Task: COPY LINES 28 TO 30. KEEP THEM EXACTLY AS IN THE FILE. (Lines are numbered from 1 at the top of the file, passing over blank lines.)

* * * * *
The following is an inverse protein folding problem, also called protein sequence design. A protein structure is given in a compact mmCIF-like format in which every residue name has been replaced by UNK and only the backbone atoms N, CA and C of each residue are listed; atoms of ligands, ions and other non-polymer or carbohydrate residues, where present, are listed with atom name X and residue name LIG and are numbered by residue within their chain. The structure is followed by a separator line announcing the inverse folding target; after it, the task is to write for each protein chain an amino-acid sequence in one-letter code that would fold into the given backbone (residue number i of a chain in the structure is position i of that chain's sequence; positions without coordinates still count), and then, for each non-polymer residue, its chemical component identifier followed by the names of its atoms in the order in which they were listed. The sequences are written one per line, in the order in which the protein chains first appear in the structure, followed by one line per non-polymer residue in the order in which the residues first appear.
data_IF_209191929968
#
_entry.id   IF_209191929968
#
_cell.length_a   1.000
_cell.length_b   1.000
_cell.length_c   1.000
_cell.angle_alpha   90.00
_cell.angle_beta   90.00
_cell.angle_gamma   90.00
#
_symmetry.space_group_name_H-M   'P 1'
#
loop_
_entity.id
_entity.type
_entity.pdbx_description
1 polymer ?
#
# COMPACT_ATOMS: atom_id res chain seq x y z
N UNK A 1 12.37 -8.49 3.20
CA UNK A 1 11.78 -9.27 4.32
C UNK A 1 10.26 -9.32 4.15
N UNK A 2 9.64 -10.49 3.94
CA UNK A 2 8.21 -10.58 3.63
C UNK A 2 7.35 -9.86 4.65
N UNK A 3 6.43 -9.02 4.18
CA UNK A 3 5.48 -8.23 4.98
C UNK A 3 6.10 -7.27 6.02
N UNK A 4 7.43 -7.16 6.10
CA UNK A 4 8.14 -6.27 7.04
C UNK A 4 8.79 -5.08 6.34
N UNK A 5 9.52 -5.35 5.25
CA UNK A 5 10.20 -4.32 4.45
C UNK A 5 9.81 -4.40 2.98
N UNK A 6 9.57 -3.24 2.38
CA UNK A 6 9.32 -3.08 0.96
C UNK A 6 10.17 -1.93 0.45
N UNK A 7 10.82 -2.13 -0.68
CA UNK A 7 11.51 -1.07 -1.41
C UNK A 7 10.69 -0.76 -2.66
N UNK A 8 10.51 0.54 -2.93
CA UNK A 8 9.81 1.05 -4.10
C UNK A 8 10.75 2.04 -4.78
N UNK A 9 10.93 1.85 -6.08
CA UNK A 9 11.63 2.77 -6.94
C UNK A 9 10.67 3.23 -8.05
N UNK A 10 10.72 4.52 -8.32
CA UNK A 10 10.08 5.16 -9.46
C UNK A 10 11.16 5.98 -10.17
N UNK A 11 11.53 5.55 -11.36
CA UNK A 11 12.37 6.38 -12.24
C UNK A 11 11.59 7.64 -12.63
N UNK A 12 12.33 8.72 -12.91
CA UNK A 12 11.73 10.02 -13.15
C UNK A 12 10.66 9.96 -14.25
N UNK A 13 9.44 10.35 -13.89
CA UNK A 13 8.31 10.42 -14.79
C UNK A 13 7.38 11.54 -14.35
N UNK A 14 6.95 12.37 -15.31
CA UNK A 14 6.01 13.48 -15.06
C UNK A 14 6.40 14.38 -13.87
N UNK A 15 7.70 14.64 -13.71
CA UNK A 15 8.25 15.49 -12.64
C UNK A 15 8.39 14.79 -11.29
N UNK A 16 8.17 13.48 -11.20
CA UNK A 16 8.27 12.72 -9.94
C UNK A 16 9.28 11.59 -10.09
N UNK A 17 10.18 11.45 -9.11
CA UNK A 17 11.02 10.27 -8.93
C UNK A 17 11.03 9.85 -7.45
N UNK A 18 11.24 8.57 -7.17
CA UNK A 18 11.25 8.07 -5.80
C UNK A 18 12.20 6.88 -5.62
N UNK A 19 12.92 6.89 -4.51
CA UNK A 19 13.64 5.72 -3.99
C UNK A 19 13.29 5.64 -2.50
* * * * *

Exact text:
N UNK A 3 6.43 -9.02 4.18
CA UNK A 3 5.48 -8.23 4.98
C UNK A 3 6.10 -7.27 6.02